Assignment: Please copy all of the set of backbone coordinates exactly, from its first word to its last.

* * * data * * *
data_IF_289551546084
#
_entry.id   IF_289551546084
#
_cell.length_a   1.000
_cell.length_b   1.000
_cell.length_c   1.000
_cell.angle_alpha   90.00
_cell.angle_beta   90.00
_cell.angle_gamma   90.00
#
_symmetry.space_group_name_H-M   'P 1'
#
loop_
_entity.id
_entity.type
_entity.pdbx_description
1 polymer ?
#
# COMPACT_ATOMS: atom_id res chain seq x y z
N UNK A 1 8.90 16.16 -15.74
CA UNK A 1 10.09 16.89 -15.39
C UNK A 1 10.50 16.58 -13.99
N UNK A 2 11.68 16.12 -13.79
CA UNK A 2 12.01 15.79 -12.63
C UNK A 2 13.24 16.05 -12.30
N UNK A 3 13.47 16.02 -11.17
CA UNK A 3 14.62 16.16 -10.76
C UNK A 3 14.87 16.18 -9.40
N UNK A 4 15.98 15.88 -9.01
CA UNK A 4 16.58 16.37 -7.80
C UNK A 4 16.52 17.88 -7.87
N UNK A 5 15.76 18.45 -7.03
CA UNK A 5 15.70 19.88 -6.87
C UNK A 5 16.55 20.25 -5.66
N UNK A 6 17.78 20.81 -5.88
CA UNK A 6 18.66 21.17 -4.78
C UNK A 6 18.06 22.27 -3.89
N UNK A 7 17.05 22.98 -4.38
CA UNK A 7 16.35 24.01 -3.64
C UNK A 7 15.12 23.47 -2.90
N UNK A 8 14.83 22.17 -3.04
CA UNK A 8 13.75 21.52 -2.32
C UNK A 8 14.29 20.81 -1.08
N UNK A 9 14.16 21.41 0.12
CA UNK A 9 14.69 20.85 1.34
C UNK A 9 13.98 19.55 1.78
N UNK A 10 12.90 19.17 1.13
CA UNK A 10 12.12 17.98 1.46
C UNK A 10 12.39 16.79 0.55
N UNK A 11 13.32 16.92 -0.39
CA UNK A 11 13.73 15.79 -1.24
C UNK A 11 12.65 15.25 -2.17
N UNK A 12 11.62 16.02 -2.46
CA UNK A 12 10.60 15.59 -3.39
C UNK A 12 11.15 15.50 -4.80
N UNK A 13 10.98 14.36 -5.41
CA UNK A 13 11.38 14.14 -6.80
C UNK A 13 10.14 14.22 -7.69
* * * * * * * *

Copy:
data_IF_289551546084
#
_entry.id   IF_289551546084
#
_cell.length_a   1.000
_cell.length_b   1.000
_cell.length_c   1.000
_cell.angle_alpha   90.00
_cell.angle_beta   90.00
_cell.angle_gamma   90.00
#
_symmetry.space_group_name_H-M   'P 1'
#
loop_
_entity.id
_entity.type
_entity.pdbx_description
1 polymer ?
#
# COMPACT_ATOMS: atom_id res chain seq x y z
N UNK A 1 8.90 16.16 -15.74
CA UNK A 1 10.09 16.89 -15.39
C UNK A 1 10.50 16.58 -13.99
N UNK A 2 11.68 16.12 -13.79
CA UNK A 2 12.01 15.79 -12.63
C UNK A 2 13.24 16.05 -12.30
N UNK A 3 13.47 16.02 -11.17
CA UNK A 3 14.62 16.16 -10.76
C UNK A 3 14.87 16.18 -9.40
N UNK A 4 15.98 15.88 -9.01
CA UNK A 4 16.58 16.37 -7.80
C UNK A 4 16.52 17.88 -7.87
N UNK A 5 15.76 18.45 -7.03
CA UNK A 5 15.70 19.88 -6.87
C UNK A 5 16.55 20.25 -5.66
N UNK A 6 17.78 20.81 -5.88
CA UNK A 6 18.66 21.17 -4.78
C UNK A 6 18.06 22.27 -3.89
N UNK A 7 17.05 22.98 -4.38
CA UNK A 7 16.35 24.01 -3.64
C UNK A 7 15.12 23.47 -2.90
N UNK A 8 14.83 22.17 -3.04
CA UNK A 8 13.75 21.52 -2.32
C UNK A 8 14.29 20.81 -1.08
N UNK A 9 14.16 21.41 0.12
CA UNK A 9 14.69 20.85 1.34
C UNK A 9 13.98 19.55 1.78
N UNK A 10 12.90 19.17 1.13
CA UNK A 10 12.12 17.98 1.46
C UNK A 10 12.39 16.79 0.55
N UNK A 11 13.32 16.92 -0.39
CA UNK A 11 13.73 15.79 -1.24
C UNK A 11 12.65 15.25 -2.17
N UNK A 12 11.62 16.02 -2.46
CA UNK A 12 10.60 15.59 -3.39
C UNK A 12 11.15 15.50 -4.80
N UNK A 13 10.98 14.36 -5.41
CA UNK A 13 11.38 14.14 -6.80
C UNK A 13 10.14 14.22 -7.69